What are the best locations for drop-in health clinics, designed for medically underserved residents? Are fire stations reasonable candidates? Fire stations are dispersed throughout the community, and their staffs already have considerable experience in matters of emergency care. Because the buildings are county-owned, adding space to them to accommodate a clinic would be easier than starting from scratch with a new structure.
The students came to appreciate early on that it would not be practical to expect a busy urban fire station to also function as a drop-in health clinic, although a clinic conceivably might be built next to a fire station. But in the process, the students realized that just as important as deciding where to place a clinic is figuring out exactly what services the clinic ought to provide. Because different communities have differentiated needs, no single scope of services would be appropriate for everyone. The team designed a decision-making tool that could help communities determine the scope of services they ought to offer in each local clinic. The Java-based program helps rank the community's needs, while also systematically taking into account the severity of the diseases treated, cost of treatment, legal risk, number of emergency department visits that potentially could be averted, and other important factors.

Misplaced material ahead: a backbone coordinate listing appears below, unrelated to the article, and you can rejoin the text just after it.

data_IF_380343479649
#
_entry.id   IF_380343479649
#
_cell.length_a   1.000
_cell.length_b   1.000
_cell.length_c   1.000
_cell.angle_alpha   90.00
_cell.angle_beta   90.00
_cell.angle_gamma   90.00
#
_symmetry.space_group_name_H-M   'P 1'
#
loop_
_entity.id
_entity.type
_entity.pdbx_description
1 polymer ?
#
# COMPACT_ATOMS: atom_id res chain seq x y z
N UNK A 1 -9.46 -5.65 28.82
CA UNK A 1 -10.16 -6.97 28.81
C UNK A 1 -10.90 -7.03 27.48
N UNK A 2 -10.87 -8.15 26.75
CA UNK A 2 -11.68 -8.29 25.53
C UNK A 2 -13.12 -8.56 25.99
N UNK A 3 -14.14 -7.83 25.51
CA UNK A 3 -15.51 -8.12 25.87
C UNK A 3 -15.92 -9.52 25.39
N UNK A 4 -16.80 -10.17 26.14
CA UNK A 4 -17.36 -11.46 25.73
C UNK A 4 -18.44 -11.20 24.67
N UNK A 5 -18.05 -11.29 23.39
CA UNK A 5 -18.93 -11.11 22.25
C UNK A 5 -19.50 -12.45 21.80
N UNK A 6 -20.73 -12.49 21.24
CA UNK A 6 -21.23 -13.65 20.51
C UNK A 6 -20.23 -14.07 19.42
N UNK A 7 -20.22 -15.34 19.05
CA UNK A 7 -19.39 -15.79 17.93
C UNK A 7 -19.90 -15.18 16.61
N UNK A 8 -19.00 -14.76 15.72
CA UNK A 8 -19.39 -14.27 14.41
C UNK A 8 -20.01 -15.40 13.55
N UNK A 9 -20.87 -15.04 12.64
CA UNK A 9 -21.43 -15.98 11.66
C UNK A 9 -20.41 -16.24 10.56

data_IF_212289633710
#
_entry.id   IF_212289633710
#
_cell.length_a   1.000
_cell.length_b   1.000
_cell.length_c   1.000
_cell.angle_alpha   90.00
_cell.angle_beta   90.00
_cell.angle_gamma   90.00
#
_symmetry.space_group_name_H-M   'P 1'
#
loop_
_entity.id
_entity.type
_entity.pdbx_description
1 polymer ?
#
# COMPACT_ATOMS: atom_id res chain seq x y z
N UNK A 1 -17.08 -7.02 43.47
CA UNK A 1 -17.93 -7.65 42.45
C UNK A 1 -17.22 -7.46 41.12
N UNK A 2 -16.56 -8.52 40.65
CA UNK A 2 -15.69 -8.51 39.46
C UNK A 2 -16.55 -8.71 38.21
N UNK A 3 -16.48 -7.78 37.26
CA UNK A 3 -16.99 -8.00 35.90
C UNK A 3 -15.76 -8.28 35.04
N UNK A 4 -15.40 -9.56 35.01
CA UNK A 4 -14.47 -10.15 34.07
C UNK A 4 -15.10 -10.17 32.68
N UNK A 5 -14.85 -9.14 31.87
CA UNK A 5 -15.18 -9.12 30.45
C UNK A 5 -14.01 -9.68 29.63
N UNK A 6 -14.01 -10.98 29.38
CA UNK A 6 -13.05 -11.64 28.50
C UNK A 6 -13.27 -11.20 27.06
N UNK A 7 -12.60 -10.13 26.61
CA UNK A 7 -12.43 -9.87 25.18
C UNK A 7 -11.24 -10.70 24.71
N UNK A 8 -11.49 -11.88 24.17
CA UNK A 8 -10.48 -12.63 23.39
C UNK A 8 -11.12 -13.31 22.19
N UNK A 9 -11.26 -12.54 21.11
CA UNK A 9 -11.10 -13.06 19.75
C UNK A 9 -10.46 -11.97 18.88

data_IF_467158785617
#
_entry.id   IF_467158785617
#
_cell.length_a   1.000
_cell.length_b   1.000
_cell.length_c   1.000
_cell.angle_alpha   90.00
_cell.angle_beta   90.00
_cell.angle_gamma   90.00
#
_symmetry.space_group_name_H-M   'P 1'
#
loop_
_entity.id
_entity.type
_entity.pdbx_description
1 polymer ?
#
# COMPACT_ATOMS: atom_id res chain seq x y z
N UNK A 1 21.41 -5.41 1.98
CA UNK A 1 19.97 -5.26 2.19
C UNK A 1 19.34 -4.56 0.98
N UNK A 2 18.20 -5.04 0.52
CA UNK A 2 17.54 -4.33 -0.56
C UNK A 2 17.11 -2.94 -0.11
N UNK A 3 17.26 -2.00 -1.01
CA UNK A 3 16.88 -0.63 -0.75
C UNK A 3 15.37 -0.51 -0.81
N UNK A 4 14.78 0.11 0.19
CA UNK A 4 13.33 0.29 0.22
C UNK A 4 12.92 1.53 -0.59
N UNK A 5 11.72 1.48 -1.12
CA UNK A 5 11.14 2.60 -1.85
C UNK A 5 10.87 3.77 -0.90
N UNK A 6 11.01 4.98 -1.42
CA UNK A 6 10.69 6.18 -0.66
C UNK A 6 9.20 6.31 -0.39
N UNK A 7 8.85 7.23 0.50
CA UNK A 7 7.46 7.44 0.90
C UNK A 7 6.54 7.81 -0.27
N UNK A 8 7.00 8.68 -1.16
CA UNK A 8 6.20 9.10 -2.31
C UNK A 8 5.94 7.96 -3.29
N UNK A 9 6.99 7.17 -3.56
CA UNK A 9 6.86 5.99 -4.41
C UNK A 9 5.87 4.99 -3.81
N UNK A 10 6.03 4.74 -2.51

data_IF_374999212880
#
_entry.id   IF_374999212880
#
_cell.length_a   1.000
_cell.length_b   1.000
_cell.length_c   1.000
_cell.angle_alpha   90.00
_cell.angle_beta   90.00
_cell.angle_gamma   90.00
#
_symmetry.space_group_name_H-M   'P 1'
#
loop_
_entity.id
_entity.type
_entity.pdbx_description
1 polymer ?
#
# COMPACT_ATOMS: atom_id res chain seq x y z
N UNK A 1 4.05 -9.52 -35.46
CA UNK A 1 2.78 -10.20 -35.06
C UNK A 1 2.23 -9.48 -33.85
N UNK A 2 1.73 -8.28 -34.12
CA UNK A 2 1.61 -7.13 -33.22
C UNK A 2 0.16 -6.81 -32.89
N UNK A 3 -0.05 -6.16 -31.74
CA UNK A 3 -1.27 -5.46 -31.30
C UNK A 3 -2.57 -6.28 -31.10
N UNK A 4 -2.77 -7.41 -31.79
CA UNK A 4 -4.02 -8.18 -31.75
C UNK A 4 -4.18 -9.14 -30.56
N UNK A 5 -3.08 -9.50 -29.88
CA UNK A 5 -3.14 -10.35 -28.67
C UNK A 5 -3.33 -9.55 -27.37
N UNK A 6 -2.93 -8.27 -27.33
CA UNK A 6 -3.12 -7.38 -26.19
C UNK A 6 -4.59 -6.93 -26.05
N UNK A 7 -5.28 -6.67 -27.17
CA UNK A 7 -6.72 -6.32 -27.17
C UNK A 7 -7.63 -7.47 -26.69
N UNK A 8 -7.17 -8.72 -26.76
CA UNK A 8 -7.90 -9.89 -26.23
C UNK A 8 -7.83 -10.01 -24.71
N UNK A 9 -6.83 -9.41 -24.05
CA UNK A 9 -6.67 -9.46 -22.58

Spring Sun, Ian Connolly, Maura Aranguren, Mira Wijayanti, and Curtis Chow.